Holding, selling, and purchasing of bitcoin are illegal in Iran, an official with the central bank told Tasnim News.
Deputy governor for new technologies, Mr. Nasser Hakimi, said on Monday that the Supreme Council on Countering Money Laundering had banned bitcoin trading. He warned Iranian cryptocurrency users of legal risks of investing in non-sovereign assets, which could land them in prison for up to 2-5 years plus fines under the suspicion of money laundering.
“I also caution people against the advertisements and marketers of pyramid style network companies that promote Bitcoin like a tree with gold coins in the Adventures of Pinocchio,” Mr. Hakimi added.
The deputy governor’s statements appeared months after an intergovernmental task force warned Iran to complete its financial reforms in line with global norms by June this year. The Financial Action Task Force (FATF) in February 2019 threatened the Islamic Republic with “consequences” if it fails to comply, which include extending a boycott the country is already facing from the international banking system.
Meanwhile, Iran’s cold take on bitcoin, a decentralized cryptocurrency notorious for facilitating money laundering crimes, started appearing like a prudent move. The Central Bank of Iran proposed to ban the use of global cryptocurrencies and various tokens as methods of payments only ahead of February 2019, the month in which the FATF was going to decide whether or not to untick Iran from its blacklist.
3 years after committing to a #FATF action plan, Iran’s regime has failed to stop its systemic money laundering & terrorist financing. Yesterday, @FATFNews imposed one countermeasure & called for additional countermeasures.Iran’s malign activities are a threat to global security.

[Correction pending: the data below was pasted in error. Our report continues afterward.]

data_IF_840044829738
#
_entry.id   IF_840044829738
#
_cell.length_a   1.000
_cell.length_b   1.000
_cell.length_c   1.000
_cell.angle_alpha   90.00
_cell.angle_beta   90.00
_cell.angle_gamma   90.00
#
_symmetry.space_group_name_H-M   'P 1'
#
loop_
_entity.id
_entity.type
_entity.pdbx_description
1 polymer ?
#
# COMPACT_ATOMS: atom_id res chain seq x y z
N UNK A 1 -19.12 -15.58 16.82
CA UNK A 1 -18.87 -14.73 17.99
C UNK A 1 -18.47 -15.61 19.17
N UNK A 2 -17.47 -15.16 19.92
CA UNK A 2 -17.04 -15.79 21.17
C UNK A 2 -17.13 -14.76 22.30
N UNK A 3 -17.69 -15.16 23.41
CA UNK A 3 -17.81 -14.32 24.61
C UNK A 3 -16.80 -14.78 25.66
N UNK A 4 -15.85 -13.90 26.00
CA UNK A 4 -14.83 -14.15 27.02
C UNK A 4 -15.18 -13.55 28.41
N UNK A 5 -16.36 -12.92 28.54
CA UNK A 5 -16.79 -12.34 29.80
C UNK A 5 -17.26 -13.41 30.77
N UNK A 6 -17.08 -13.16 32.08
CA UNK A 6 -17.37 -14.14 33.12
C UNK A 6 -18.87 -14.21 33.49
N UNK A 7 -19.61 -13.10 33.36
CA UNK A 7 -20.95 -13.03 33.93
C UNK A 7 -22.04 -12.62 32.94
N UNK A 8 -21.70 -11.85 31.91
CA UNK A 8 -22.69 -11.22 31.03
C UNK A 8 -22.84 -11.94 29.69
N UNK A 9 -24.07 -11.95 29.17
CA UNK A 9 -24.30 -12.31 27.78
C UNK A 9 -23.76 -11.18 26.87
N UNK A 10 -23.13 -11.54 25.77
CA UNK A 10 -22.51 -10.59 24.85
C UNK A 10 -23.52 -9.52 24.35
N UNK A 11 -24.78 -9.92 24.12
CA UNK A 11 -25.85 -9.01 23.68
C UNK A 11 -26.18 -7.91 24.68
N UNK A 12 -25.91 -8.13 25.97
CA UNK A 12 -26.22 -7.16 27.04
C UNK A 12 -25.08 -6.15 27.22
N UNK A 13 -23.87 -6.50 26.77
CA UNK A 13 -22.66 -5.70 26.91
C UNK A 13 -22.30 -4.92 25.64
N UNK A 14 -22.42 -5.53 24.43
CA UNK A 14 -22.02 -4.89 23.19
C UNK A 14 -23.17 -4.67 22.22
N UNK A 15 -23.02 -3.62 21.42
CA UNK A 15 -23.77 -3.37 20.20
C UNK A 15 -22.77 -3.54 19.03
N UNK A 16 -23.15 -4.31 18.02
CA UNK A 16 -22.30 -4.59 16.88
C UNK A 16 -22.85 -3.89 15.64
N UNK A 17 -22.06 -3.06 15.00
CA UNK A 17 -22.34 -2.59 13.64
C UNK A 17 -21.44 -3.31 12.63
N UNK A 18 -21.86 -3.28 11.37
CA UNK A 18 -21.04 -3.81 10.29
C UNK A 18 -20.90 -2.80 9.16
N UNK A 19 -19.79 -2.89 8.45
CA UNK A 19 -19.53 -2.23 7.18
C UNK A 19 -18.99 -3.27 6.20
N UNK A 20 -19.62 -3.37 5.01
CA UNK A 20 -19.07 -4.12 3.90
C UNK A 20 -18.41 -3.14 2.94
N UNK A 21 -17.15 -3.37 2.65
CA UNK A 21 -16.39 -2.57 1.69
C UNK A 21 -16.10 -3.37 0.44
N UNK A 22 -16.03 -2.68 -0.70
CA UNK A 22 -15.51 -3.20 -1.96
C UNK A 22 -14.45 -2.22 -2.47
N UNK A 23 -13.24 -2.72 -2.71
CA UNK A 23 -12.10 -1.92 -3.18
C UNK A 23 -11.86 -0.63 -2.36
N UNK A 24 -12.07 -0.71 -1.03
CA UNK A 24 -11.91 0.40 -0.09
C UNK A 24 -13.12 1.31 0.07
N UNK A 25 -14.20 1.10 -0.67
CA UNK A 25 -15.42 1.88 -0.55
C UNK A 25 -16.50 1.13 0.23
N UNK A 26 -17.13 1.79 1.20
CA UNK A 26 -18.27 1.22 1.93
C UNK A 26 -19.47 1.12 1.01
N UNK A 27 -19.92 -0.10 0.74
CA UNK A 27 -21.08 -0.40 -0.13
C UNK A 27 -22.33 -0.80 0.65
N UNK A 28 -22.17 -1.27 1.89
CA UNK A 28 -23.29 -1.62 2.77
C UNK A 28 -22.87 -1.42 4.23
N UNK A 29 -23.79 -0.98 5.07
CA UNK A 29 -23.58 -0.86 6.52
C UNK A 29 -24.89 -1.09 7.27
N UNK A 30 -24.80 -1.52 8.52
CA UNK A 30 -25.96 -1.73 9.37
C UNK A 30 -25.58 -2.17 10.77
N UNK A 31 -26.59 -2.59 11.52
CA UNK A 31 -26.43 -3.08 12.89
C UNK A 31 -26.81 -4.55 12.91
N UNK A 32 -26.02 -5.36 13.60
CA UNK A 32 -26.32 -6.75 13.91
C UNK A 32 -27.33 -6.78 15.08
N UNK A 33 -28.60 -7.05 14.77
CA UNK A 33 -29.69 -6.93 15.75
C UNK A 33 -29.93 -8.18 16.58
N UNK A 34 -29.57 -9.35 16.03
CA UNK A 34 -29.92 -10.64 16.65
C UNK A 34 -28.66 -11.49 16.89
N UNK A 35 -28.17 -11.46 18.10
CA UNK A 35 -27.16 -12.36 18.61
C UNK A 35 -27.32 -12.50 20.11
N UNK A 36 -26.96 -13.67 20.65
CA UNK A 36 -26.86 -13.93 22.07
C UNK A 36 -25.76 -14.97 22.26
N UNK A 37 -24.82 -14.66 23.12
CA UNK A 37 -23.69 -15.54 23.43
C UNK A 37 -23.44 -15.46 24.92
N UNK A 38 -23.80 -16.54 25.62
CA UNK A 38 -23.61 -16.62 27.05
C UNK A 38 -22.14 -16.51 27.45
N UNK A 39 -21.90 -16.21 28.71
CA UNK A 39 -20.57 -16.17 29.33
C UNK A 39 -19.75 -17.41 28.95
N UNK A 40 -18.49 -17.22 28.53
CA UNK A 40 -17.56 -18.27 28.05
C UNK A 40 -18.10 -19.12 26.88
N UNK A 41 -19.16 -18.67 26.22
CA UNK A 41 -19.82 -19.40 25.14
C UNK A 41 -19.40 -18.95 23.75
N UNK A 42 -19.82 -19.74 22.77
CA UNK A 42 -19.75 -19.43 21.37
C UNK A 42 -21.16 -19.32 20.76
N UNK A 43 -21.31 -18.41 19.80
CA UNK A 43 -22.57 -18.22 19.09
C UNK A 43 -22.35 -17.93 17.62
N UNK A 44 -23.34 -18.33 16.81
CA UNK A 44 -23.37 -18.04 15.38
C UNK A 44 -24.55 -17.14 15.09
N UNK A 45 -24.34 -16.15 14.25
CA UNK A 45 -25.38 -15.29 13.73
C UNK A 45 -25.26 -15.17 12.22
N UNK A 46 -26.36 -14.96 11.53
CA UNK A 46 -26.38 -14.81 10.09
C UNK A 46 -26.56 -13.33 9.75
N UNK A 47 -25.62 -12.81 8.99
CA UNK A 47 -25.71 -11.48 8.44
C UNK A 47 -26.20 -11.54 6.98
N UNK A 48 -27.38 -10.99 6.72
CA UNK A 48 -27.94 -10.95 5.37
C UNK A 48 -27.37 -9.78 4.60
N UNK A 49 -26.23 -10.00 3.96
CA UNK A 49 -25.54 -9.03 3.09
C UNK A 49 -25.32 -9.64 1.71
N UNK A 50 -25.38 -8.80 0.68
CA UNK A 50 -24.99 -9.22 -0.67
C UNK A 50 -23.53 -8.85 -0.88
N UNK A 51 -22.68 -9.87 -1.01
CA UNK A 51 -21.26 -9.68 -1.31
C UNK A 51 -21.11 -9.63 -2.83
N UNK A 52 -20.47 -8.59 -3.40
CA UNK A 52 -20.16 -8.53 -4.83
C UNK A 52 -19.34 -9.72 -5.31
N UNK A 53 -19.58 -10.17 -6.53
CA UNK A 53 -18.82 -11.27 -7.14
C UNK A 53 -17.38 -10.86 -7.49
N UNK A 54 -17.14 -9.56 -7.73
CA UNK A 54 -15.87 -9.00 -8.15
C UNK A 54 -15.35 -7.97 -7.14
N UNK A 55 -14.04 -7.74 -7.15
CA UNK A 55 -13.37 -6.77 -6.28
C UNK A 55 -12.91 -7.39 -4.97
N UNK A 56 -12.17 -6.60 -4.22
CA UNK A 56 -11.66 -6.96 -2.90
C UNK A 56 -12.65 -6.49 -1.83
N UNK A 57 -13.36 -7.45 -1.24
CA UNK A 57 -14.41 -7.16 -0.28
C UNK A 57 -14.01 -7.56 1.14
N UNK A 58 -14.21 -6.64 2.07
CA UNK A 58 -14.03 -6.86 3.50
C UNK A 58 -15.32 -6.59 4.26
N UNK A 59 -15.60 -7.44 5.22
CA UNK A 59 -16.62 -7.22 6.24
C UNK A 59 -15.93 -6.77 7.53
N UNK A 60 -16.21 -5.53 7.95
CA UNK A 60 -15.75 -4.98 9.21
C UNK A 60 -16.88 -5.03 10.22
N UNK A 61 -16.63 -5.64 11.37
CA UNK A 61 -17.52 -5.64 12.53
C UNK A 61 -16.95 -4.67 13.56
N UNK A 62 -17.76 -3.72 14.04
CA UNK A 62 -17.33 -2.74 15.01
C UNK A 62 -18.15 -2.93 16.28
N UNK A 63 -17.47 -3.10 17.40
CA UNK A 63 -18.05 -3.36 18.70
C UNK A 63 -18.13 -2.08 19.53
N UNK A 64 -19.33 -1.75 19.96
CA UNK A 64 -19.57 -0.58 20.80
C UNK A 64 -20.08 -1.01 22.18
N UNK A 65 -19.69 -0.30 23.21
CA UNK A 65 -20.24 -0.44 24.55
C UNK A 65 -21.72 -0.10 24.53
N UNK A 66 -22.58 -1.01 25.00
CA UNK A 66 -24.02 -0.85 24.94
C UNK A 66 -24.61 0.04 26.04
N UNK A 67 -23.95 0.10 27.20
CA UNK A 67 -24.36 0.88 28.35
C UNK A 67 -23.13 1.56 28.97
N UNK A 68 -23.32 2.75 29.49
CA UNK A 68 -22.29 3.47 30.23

— Secretary Pompeo (@SecPompeo) June 22, 2019
Earlier before, Iran established a cash declaration regime in November 2017, enacted reforms to its Counter-Terrorist Financing Act in August 2018, and ratified amendments to its Anti-Money Laundering Act in January 2019. The FATF recognized the legislative efforts made by the Iranian government but decided to wait on removing the country’s name off its blacklist.
“Once the remaining legislation comes fully into force, the FATF will review this alongside the enacted legislation to determine whether the measures contained therein address Iran’s Action Plan, in line with the FATF standards,” the global watchdog wrote in its June 2019 press release.
Bitcoin Caught in Political Storm
Iran’s economy has been limped by US sanctions that completely prohibits foreign companies from doing business in the country. But transactions in bitcoin, which are pseudonymous by nature, has helped people moving money abroad, as well as receive payments without going through a traditional route of banking.
The US Treasury realized its sanctions getting undermined by a decentralized payment protocol in November 2018. The federal body indicted two men in an Iran-based internet fraud operation involving bitcoin. The case prompted the Treasury to warn cryptocurrency services to stop offering services to Iranians. LocalBitcoins, a popular p2p bitcoin marketplace, were among the leading services to comply by the US order.
Meanwhile, Iran is spending more time in resolving its political and economic disputes than in looking for ways to circumvent them using bitcoin. Just last week, the Iranian police seized dozens of “illegal” bitcoin mining farms in an act to further prove the government’s anti-cryptocurrency stance.
“The production of each Bitcoin uses the equivalent of the annual consumption of 24 properties in Tehran or one property’s consumption of electricity for 24 years,” said Mostafa Rajabi Mashhad, spokesman for the Tadvin Electricity Company.
Iran is now planning to introduce special rates for bitcoin miners.
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